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From Orta Nova for an itinerary through vineyards and history of some of the Cinque Reali Siti as Ordona and Carapelle and then Ascoli Satriano, Foggia and Manfredonia.

Orta Nova, together with Ordona, Carapelle, Stornarella and Stornara, is part of the Cinque Reali Siti, or Five Royal Sites, established in 1773 by Ferdinand IV to create a network among the major agricultural centres of the time. The economy of the town is still based on agriculture with cultivations of tomatoes and the production of Orta Nova wine, a PDO that includes the areas of Ordona, Carapelle, Ascoli Satriano and Foggia up to the sea of Manfredonia.

The village was the seat of one of Frederick II’s residences, of which no trace remains today, and Manfredi resided there, who from Orta issued the “Datum Orte” with which he founded Manfredonia. In 1600, when it was bought by the Jesuits, dates back the palace built on the ruins of the palace seat of the Royal Customs of the Sheep and today of the municipal library.

Among the Five Royal Sites, Ordona is the one richest in history as witnessed by the ruins of the ancient Herdonia, crossroads between the Traiana, Eclanense and Venosa roads. Destroyed for the first time in the 7th century, Herdonia disappeared definitively with the transfer of the residents to Ordona.

The third of the Royal Sites of the territory of Orta Nova PDO wine is Carapelle, a village that is part of the Ecomuseum project of the Carapelle valley, a river that for centuries has been the way to cross this territory and has shaped the landscape. Here, too, there is important evidence of the past, including the macellum with frescoes and mosaics.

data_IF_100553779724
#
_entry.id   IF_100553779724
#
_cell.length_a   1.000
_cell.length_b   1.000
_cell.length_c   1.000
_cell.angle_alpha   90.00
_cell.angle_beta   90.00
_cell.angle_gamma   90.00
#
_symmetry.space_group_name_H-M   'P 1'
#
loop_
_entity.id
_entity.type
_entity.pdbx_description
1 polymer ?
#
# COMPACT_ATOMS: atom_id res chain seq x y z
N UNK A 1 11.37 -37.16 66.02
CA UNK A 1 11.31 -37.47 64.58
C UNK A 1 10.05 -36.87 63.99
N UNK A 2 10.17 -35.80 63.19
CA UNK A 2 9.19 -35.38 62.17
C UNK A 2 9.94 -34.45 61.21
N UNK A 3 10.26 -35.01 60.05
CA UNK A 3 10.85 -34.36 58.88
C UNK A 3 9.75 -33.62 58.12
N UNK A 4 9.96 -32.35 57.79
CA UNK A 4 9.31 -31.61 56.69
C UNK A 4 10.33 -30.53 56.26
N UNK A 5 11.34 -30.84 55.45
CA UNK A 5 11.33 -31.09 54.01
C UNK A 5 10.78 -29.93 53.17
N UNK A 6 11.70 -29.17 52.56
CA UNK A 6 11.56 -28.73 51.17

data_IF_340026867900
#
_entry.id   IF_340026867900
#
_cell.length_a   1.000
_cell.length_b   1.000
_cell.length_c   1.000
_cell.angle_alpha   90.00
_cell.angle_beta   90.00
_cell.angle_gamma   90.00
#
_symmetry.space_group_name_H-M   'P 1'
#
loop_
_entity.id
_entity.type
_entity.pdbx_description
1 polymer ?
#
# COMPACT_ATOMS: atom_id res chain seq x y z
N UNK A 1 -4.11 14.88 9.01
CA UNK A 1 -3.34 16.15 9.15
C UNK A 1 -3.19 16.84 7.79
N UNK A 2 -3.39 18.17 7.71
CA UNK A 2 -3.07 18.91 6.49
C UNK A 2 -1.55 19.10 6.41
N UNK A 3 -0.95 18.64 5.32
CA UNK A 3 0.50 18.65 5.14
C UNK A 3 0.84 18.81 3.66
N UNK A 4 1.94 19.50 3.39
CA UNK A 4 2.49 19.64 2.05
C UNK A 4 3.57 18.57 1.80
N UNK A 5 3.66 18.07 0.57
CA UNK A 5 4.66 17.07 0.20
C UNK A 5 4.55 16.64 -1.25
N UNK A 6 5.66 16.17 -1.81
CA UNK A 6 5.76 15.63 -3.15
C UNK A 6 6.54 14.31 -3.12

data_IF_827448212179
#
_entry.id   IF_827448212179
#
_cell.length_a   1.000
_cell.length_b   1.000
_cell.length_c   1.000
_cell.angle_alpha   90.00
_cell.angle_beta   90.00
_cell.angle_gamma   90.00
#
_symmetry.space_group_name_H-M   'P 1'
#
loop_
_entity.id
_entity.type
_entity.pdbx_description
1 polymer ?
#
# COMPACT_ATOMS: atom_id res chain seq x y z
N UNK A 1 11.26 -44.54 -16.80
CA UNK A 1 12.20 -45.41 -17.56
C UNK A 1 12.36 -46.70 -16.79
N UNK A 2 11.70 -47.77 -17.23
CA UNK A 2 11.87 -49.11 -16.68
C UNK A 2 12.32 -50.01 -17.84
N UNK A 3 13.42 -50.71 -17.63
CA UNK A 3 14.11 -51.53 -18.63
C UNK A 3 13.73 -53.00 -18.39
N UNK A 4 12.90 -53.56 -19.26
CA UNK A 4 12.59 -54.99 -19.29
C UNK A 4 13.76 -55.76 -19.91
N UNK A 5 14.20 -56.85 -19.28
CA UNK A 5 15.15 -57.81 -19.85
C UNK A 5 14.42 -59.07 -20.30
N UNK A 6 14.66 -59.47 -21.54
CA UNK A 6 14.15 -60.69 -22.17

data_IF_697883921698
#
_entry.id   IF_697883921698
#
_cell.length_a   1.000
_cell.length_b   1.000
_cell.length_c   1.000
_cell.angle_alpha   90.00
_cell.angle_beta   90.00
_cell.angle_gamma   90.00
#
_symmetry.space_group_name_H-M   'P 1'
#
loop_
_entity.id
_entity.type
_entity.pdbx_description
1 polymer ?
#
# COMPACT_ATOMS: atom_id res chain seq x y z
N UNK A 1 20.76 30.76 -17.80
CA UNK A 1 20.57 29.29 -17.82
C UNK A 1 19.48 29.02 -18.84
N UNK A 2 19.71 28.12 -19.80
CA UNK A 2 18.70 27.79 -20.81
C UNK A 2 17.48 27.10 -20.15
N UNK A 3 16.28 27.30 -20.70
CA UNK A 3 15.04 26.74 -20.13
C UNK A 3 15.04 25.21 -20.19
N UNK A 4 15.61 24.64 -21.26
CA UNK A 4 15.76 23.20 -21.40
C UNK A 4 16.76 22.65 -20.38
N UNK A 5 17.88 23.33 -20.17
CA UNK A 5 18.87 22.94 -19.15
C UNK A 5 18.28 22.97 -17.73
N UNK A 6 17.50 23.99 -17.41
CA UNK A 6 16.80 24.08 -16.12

In Ascoli Satriano in the Civic Archaeological Museum is kept the wonderful complex of the Griffins: a ritual table, coming from Turkey, found in a Daunian tomb and purchased by the Paul Getty Museum in Malibu. Subsequently the Griffins returned “home” and since 2010 they have been in the company of another stolen treasure, the statue of the god Apollo from the 2nd century AD.

Before reaching Foggia, we recommend a walk in the Regional Natural Park of Bosco Incoronata, an ancient hunting reserve of Frederick II that today houses a recovery centre for birds of prey.

Foggia looks like a modern city after being completely destroyed by an earthquake in 1731 and by Allied bombings in 1943. The Cathedral, which houses the Madonna of the Seven Veils, was rebuilt like much of the new city, so it is interesting to visit the Ipogei Urbani, the town hypogea, also used as a shelter during World War II. In the Civic Museum there are the reconstructions of the Tombs of Medusa and of the Knights, found in Arpi, one of the major Daunian centres founded, according to the legend, by Diomedes.

Manfredonia, the last strip of the territory of the Orta Nova PDO wine, was founded by Manfredi who moved there the inhabitants of Sipontum, destroyed by the Saracens and by an earthquake. The castle houses the National Museum of the Gargano, where there are the famous Daunian Stele of the 6th and 7th centuries. Outside the town the San Leonardo Basilica, an important abbey complex of the Teutonic Knights, and the Santa Maria Maggiore Basilica, built on an ancient temple of Diana. Before leaving, don’tmiss to taste the “farrata”, a local rustic dish made with macerated wheat, sheep ricotta cheese, mint and marjoram.